Nabisco introduced two new flavors of Oreos in February, but time is running out for sampling Cookie Dough and Marshmallow Crispy. The special flavors will be offered only as long as supplies last, and will disappear from shelves in March.
The familiar sandwich cookie celebrated its 102nd birthday on March 6 this year, which is National Oreo Day. “Milk’s favorite cookie” is available in more than 100 countries, and is made at 21 bakeries around the world. Oreos are baked by Nabisco, which started out as the National Biscuit Company.
Manufacturers will not say where the cookie dough taste comes from, but they will say that it is made with brown sugar and dextrose, two sweeteners not usually found in Oreos. There are no eggs or flour in the filling, so there is no need to worry about salmonella, which is a concern when eating real cookie dough. Note that the label says cookie dough “flavor crème,” and “chocolaty chips.”
The Cookie Dough flavor has received mixed reactions. Some tasters found the flavor of the filling to be accurate, while others thought it had a filmy aftertaste and was too sweet. Some thought it tasted like coffee and chocolate, perhaps a mocha drink more than cookie dough.
The Marshmallow Crispy Oreo is likely crafted to taste like Rice Krispy Treats, except that Nabisco cannot say that because Rice Krispies come from General Mills. Hence the “Marshmallow Crispy” title. The filling is marshmallow cream with little bits of sweetened puffed rice cereal.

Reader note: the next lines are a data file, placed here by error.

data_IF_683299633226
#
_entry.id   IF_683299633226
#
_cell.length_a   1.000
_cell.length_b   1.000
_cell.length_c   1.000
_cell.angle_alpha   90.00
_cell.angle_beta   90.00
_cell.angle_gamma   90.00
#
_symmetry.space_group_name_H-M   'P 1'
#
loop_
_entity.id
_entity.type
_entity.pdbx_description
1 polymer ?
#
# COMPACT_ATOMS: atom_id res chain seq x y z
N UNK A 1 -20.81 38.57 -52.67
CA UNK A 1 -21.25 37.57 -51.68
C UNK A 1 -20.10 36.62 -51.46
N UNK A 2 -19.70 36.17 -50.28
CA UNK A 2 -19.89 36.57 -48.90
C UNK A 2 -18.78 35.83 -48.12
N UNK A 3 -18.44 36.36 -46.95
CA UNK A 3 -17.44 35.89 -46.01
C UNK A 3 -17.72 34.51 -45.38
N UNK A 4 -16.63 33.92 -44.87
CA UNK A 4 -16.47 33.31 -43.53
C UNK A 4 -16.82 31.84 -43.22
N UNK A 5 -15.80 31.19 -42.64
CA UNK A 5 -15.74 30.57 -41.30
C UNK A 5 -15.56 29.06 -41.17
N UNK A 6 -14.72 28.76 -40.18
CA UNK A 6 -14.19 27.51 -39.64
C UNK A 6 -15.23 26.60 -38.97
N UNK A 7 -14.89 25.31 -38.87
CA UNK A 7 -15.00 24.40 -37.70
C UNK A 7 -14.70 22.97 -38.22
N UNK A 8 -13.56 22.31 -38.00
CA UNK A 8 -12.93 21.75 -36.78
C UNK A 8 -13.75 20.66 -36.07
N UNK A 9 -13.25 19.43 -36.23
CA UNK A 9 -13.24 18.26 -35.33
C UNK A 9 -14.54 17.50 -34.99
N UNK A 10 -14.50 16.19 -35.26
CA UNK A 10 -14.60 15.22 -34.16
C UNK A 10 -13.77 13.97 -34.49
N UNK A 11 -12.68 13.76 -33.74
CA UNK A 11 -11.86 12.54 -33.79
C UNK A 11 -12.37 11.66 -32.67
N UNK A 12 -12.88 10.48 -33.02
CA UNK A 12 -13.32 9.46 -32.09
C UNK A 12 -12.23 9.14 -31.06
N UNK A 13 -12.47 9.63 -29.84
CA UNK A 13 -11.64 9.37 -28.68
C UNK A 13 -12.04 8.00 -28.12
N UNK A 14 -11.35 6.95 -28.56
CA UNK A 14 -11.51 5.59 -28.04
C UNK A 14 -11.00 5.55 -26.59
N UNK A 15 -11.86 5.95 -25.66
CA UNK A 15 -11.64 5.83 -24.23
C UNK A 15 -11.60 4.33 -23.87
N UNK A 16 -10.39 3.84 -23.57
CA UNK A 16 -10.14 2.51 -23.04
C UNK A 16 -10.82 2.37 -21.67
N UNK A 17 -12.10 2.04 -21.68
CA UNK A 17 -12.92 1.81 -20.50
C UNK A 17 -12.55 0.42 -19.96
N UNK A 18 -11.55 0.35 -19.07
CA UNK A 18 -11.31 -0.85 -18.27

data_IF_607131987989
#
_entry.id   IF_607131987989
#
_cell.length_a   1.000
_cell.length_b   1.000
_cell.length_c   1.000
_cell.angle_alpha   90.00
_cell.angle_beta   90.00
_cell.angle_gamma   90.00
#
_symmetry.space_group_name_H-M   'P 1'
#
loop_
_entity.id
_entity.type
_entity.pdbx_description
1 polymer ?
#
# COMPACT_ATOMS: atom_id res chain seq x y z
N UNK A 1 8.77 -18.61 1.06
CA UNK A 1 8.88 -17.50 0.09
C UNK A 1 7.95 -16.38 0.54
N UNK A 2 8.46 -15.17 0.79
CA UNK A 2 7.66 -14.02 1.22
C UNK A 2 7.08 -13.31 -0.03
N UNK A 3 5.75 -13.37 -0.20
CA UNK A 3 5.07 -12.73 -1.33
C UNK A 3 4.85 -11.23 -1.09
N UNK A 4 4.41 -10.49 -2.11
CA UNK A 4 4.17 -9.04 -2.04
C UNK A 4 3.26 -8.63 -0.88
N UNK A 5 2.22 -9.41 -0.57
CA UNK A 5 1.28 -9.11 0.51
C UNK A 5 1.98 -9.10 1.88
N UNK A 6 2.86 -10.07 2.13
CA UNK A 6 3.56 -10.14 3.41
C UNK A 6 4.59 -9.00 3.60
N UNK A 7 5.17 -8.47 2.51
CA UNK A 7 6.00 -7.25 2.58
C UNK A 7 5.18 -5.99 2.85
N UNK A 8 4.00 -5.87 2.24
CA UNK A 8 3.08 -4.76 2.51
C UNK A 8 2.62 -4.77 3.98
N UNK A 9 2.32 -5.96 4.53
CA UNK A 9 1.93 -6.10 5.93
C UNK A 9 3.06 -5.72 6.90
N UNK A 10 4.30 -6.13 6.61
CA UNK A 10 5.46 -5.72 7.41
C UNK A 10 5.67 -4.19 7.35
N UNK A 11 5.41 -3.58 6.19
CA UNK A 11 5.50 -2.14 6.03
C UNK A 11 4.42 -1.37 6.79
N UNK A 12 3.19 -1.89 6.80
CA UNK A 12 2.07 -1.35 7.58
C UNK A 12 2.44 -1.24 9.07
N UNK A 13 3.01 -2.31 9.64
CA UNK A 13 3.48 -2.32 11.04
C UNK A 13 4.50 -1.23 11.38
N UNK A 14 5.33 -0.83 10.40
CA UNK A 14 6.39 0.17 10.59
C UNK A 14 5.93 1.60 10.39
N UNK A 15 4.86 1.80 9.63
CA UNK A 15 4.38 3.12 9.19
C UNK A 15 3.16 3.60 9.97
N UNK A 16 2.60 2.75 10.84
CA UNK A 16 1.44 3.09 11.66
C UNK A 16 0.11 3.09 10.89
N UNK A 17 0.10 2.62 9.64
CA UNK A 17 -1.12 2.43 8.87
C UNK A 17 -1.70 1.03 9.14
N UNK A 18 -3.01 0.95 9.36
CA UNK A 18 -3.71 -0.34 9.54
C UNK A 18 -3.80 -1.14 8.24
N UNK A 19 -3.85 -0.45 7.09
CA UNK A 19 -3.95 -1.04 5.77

Tasters found that the marshmallow filling tasted a bit like the dehydrated marshmallows in Lucky Charms (also made by General Mills). It was described as tasting like cereal inside a cookie. Recipes are beginning to circulate for making marshmallow treats with the Marshmallow Crispy cookie.
With both new varieties, taste testers found the flavor strongest when the cookie was pulled apart and the filling eaten first. Company researchers say most people do that anyway.
The two new Oreo flavors are what is known as a limited time offer (LTO), but sometimes those LTOs become so popular that they come back permanently, even after time runs out on their initial introduction. Recent examples include Birthday Cake and Lemon.
Besides the two new LTOs there are currently nine flavors of Oreos: the chocolate varieties comprise original, chocolate, mint, birthday cake, berry, and peanut butter; the golden varieties consist of lemon, birthday cake, and chocolate.
Health experts say our sugar intake is too high. The World Health Organization says that sugar should make up no more than five percent of our total calories, or about six teaspoons of sugar for women, nine teaspoons for men. This is a mere six cookies per day. Unfortunately a serving size is only three cookies, which has 160 calories, seven grams of fat, and 14 grams of sugar.
It should be noted that the cookie has gotten healthier since 2006 when Nabisco replaced trans-fats with non-hydrogenated vegetable oil.
Sandwich cookie aficionados would probably agree that Oreos are addictive. Last year the faculty and staff at Connecticut College went some distance toward proving that with a study that found sandwich cookies were as addictive as cocaine to rats.
It may already be hard to find Nabisco’s two new Oreo flavors in stores, but time has not run out yet. Cookie lovers who really want to try them will probably be willing to search.
By Beth A. Balen